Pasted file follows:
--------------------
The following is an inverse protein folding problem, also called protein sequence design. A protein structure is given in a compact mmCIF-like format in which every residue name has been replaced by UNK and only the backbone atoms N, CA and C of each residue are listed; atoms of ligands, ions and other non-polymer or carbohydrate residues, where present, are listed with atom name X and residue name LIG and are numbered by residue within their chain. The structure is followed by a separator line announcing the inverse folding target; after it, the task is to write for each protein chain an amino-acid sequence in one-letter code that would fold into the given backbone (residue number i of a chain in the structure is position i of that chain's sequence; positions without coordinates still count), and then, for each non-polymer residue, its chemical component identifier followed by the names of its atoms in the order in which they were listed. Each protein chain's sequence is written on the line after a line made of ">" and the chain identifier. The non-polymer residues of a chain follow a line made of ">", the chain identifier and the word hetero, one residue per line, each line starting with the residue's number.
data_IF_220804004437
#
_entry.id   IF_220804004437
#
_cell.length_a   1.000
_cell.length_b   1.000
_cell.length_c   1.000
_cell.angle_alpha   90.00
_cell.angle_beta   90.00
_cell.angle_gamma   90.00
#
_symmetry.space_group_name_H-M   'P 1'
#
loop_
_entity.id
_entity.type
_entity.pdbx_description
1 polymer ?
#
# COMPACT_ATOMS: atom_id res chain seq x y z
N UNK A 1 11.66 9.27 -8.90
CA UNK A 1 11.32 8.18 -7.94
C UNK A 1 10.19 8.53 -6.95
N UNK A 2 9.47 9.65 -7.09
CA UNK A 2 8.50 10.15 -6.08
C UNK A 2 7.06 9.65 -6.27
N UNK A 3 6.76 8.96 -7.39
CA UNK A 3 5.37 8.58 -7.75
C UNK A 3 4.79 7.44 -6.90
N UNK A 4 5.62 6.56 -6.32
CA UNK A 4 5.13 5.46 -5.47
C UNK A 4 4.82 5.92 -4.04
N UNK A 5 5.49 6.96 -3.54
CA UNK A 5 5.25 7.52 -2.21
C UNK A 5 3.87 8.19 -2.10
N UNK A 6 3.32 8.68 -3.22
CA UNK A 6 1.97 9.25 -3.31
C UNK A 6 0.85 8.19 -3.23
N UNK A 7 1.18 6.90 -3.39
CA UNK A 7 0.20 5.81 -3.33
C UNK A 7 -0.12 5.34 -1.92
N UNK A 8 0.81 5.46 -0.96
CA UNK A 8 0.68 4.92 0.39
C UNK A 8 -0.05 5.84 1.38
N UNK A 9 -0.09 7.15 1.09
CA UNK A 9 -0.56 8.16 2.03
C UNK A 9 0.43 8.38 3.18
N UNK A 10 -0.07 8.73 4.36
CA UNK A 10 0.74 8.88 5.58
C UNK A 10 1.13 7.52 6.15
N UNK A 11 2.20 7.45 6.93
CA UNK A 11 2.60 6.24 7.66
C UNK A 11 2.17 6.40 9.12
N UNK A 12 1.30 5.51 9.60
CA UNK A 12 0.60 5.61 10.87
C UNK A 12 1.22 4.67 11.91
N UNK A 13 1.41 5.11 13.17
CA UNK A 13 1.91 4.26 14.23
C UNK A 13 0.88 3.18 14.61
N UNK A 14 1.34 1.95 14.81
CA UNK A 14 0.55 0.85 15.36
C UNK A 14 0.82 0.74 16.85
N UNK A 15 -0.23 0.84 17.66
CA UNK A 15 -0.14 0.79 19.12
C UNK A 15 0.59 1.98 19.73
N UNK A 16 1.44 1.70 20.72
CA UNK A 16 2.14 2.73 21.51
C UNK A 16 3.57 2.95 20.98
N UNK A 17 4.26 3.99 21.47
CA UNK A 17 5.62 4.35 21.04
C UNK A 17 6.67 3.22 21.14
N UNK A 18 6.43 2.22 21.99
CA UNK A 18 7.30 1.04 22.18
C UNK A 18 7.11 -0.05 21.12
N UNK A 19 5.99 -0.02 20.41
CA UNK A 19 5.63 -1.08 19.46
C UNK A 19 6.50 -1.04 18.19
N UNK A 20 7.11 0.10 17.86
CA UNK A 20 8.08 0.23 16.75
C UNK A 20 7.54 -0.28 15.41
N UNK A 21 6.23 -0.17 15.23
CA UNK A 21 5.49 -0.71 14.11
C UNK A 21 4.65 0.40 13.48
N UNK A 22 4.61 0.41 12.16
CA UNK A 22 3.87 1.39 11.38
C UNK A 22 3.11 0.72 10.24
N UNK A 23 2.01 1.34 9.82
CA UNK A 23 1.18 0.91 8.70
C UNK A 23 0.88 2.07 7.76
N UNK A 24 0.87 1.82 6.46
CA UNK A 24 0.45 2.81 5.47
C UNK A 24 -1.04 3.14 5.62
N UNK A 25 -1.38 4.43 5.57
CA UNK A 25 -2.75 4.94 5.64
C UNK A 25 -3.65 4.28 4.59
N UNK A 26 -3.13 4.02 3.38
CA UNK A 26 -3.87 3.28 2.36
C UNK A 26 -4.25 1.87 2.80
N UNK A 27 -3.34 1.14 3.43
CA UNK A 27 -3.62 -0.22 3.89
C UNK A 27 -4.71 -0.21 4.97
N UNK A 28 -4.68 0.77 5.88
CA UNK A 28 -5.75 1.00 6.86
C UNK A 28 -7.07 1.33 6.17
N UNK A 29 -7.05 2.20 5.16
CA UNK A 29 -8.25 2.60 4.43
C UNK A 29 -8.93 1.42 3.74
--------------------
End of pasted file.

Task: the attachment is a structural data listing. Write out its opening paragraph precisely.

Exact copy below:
The following is an inverse protein folding problem, also called protein sequence design. A protein structure is given in a compact mmCIF-like format in which every residue name has been replaced by UNK and only the backbone atoms N, CA and C of each residue are listed; atoms of ligands, ions and other non-polymer or carbohydrate residues, where present, are listed with atom name X and residue name LIG and are numbered by residue within their chain. The structure is followed by a separator line announcing the inverse folding target; after it, the task is to write for each protein chain an amino-acid sequence in one-letter code that would fold into the given backbone (residue number i of a chain in the structure is position i of that chain's sequence; positions without coordinates still count), and then, for each non-polymer residue, its chemical component identifier followed by the names of its atoms in the order in which they were listed. Each protein chain's sequence is written on the line after a line made of ">" and the chain identifier. The non-polymer residues of a chain follow a line made of ">", the chain identifier and the word hetero, one residue per line, each line starting with the residue's number.